Chapter

The Last Men

Fiona J. Stafford

in The Last of the Race

Published in print June 1994 | ISBN: 9780198112228
Published online October 2011 | e-ISBN: 9780191670718 | DOI: http://dx.doi.org/10.1093/acprof:oso/9780198112228.003.0009
The Last Men

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This article discusses Mary Shelley's novel The Last Man (1826), which appeared as a poem by Thomas Campbell (1823), a satirical ballad by Thomas Hood (1826), an unfinished drama by Thomas Lovell Beddoes (1823–25), a painting by John Martin (1826), and an anonymous prose fragment in Blackwood's Magazine (1826). All of these works focused on universal disaster and the sole surviving human being, making them attractive to writers who believed that they had outlived their cultural milieu and were stuck in an uncongenial age. The myth of the last of the race was at the same time enabling a new generation of writers to come up with their own forms without depending on earlier literature.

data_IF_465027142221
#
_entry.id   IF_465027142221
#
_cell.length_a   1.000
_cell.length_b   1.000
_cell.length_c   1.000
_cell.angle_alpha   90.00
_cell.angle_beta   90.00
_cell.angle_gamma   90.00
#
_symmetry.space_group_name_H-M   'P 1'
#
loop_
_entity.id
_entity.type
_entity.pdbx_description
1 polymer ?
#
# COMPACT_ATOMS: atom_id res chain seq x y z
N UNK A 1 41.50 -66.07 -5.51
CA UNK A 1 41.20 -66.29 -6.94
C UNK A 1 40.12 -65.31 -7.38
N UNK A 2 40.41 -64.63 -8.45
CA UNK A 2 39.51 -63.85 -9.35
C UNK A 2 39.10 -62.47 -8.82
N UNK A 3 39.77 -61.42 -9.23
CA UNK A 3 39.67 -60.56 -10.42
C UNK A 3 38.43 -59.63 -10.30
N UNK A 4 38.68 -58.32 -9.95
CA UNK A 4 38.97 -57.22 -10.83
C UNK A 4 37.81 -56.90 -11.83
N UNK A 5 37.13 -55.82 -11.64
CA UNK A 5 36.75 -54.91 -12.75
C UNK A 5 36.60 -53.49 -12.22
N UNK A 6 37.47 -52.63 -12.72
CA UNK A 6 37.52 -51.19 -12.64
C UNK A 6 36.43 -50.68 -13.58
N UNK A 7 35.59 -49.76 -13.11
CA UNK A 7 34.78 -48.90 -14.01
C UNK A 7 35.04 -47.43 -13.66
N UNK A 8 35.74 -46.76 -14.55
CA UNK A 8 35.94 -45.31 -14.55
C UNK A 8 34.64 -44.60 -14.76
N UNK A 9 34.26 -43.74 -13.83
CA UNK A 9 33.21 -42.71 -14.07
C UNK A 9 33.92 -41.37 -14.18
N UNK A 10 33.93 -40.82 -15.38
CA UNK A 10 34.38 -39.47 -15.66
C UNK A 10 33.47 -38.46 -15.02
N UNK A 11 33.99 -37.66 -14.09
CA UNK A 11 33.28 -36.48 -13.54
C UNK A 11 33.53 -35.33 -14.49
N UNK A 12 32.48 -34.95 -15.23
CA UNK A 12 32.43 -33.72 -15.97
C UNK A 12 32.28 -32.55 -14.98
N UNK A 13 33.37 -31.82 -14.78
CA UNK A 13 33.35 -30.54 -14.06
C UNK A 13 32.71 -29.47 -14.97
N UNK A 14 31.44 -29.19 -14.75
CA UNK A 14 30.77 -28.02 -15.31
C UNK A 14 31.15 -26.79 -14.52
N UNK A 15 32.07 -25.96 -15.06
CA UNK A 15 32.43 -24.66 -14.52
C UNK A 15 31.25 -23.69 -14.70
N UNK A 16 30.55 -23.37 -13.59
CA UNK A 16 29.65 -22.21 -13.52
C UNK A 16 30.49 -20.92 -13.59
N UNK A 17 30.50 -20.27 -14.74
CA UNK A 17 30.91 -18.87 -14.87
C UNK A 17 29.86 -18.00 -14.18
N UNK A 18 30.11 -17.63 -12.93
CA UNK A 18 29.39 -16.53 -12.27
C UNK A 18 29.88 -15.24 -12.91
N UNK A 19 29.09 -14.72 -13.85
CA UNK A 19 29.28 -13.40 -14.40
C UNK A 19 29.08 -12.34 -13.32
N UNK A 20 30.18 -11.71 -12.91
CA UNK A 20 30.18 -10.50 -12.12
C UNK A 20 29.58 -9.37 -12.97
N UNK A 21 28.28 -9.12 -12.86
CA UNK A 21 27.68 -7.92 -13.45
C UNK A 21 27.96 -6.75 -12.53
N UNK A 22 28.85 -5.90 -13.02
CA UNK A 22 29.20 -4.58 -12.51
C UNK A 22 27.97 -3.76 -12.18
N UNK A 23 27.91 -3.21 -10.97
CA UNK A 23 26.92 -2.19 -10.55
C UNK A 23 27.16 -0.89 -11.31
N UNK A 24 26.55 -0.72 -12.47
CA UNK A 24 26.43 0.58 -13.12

Keywords: Last Man; Mary Shelley; race; sole survivor

Chapter.  16821 words.  Illustrated.

Subjects: Literary Studies (1500 to 1800)

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